As the impeachment inquiry heats up in Washington, with the House Judiciary Committee set to hold its first public hearing Wednesday, President Trump has found himself in tense moments with fellow world leaders at the North Atlantic Treaty Organization summit in London.
The leaders, who are celebrating the 70th anniversary of the transatlantic alliance, are meeting Wednesday at a golf resort outside of London to discuss threats including terrorism, arms control and China.
But tension among the leaders of NATO member countries over the alliance's role also appears to pose a threat to the partnership.
While the leaders of the 29-member NATO alliance were all smiles as they posed for the ceremonial family photo Wednesday, Mr. Trump and the United States' closest allies had some awkward moments Tuesday, reports CBS News' Paula Reid.
While meeting with Canadian Prime Minister Justin Trudeau, Mr. Trump said Canada is "slightly delinquent" in its contribution to NATO.
Hours after the bilateral meeting between Mr. Trump and Trudeau, the Canadian prime minister, alongside British Prime Minister Boris Johnson and Macron, appeared to mock the U.S. president during a reception at Buckingham Palace.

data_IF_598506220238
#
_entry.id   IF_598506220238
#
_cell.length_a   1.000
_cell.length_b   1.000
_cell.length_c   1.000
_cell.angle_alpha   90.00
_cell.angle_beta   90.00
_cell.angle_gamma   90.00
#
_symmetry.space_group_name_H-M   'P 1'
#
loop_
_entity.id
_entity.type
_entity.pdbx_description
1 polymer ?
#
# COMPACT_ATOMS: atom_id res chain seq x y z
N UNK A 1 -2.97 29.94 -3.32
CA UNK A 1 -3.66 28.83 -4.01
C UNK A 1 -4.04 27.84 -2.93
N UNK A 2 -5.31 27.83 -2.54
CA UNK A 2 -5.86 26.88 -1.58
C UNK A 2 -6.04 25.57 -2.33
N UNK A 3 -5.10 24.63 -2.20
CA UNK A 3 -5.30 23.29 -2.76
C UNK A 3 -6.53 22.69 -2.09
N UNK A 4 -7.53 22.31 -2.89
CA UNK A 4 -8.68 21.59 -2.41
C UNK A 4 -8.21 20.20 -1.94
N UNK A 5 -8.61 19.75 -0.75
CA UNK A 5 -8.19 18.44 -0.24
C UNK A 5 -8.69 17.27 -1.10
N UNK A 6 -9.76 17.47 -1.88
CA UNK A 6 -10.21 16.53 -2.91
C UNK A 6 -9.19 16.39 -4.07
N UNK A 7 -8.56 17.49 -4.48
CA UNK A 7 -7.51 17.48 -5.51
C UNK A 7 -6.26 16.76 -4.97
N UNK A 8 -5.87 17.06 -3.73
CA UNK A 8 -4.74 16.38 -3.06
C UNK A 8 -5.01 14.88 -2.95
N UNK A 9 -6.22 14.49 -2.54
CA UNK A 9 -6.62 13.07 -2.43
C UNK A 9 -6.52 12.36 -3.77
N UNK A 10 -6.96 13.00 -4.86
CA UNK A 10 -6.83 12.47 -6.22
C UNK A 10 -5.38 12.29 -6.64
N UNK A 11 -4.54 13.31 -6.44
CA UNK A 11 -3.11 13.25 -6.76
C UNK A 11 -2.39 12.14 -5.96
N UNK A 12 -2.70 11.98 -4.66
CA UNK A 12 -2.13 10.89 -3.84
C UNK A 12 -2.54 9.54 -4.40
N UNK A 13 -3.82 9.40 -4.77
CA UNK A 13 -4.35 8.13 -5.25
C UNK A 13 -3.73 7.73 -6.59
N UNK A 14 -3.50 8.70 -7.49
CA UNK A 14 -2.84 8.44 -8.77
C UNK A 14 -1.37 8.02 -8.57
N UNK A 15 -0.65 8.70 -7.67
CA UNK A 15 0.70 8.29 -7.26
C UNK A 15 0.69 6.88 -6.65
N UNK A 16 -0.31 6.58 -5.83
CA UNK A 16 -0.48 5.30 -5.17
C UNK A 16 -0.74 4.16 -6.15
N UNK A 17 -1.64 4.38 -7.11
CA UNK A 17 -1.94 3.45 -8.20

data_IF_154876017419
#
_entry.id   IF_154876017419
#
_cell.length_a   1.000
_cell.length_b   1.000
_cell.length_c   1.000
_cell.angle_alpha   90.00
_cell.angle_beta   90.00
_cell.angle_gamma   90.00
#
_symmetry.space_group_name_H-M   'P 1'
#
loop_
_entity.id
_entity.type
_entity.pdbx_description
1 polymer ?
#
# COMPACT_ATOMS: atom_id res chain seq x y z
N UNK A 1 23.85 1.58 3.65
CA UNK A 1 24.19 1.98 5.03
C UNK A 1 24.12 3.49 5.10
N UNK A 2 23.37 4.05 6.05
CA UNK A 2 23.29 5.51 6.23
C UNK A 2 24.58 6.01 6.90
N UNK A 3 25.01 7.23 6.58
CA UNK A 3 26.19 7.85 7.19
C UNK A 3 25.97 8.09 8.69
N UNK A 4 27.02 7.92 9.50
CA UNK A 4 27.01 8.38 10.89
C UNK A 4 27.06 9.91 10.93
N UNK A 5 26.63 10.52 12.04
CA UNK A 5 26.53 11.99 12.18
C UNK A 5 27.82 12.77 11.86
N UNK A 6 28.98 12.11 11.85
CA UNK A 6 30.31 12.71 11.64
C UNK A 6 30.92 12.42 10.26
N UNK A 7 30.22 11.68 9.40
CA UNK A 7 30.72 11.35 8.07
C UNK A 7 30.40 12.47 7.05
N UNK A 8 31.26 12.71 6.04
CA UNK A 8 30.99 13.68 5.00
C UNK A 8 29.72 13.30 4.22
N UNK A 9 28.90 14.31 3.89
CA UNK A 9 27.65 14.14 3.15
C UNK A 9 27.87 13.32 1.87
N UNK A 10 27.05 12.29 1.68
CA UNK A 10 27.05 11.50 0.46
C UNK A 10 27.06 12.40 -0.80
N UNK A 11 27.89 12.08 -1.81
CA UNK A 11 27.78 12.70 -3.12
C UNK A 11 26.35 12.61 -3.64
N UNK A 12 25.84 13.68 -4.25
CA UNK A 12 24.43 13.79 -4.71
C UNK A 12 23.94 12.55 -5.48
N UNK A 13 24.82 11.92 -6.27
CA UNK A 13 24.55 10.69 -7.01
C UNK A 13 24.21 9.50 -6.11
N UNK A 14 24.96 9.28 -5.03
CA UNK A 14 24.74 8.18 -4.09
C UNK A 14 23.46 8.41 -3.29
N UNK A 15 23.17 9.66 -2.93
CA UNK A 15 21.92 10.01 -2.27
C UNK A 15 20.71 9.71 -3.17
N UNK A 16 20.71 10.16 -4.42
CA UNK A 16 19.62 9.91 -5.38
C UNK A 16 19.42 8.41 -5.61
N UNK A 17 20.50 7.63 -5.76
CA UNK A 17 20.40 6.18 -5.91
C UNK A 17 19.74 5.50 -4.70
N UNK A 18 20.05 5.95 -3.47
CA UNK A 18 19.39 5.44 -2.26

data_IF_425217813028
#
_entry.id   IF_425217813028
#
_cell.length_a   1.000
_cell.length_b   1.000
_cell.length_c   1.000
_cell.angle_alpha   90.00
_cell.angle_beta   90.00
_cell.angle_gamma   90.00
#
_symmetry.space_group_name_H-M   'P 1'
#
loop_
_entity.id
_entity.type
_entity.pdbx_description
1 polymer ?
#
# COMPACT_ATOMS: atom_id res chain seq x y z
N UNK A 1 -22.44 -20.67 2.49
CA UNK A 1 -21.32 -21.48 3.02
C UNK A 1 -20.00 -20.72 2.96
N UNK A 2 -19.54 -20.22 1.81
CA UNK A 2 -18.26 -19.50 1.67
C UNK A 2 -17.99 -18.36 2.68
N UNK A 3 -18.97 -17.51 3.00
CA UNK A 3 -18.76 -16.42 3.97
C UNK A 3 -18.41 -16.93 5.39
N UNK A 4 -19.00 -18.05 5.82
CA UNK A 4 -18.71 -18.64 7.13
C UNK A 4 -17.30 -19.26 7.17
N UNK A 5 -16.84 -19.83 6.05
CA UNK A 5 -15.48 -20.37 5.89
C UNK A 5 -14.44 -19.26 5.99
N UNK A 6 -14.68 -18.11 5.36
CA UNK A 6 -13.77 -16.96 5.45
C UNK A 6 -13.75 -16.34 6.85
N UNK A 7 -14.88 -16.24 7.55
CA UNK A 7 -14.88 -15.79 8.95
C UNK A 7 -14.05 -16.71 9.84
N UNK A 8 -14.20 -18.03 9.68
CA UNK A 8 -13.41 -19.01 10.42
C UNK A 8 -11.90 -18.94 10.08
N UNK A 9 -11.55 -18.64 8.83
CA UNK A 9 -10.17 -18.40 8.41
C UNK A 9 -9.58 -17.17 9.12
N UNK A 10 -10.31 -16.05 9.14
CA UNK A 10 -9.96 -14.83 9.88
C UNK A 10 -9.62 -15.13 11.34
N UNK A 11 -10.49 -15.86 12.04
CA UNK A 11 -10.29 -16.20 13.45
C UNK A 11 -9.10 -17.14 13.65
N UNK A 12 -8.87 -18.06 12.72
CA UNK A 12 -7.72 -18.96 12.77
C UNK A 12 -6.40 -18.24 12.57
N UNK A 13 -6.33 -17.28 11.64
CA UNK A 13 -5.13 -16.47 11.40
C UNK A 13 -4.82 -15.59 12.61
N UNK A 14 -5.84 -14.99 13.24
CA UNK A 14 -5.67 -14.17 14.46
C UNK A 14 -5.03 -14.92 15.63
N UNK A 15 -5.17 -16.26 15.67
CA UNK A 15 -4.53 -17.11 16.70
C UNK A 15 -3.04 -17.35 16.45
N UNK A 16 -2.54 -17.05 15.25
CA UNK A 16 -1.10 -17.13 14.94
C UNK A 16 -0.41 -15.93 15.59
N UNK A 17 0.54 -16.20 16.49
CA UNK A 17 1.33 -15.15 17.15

"He was late because he takes a 40-minute press conference off the top," Trudeau can be heard saying, adding that "you just watched his team's jaws drop to the floor."
French President Emanuel Macron and Mr. Trump engaged in a tense exchange over Syria, with Macron telling the president, "The first burden we share, the first cost we pay, is our soldiers' lives."
"Would you like some nice ISIS fighters?" Mr. Trump replied. "I could give them to you."
Macron told the president his "number one problem are not the foreign fighters. It's the ISIS fighters in the region."
The response from the French president led Mr. Trump to declare that his response was "one of the greatest non-answers I've ever heard."
Mr. Trump canceled his scheduled news conference via Twitter, "because we did so many over the past two days."
Mr. Trump has in the past criticized NATO, calling it "obsolete" and demanding the other members of the alliance pay more. But in London, the president has embraced the partnership, even as he cast doubt on whether the U.S. would defend a nation that does not spend the agreed-upon 2% of GDP on defense.
Mr. Trump answered questions from reporters for a combined two hours Tuesday during meetings with Macron, Trudeau and NATO Secretary General Jens Stoltenberg.
On Wednesday, Mr. Trump met with German Chancellor Angela Merkel and hosted a lunch with NATO members who have met their financial commitments.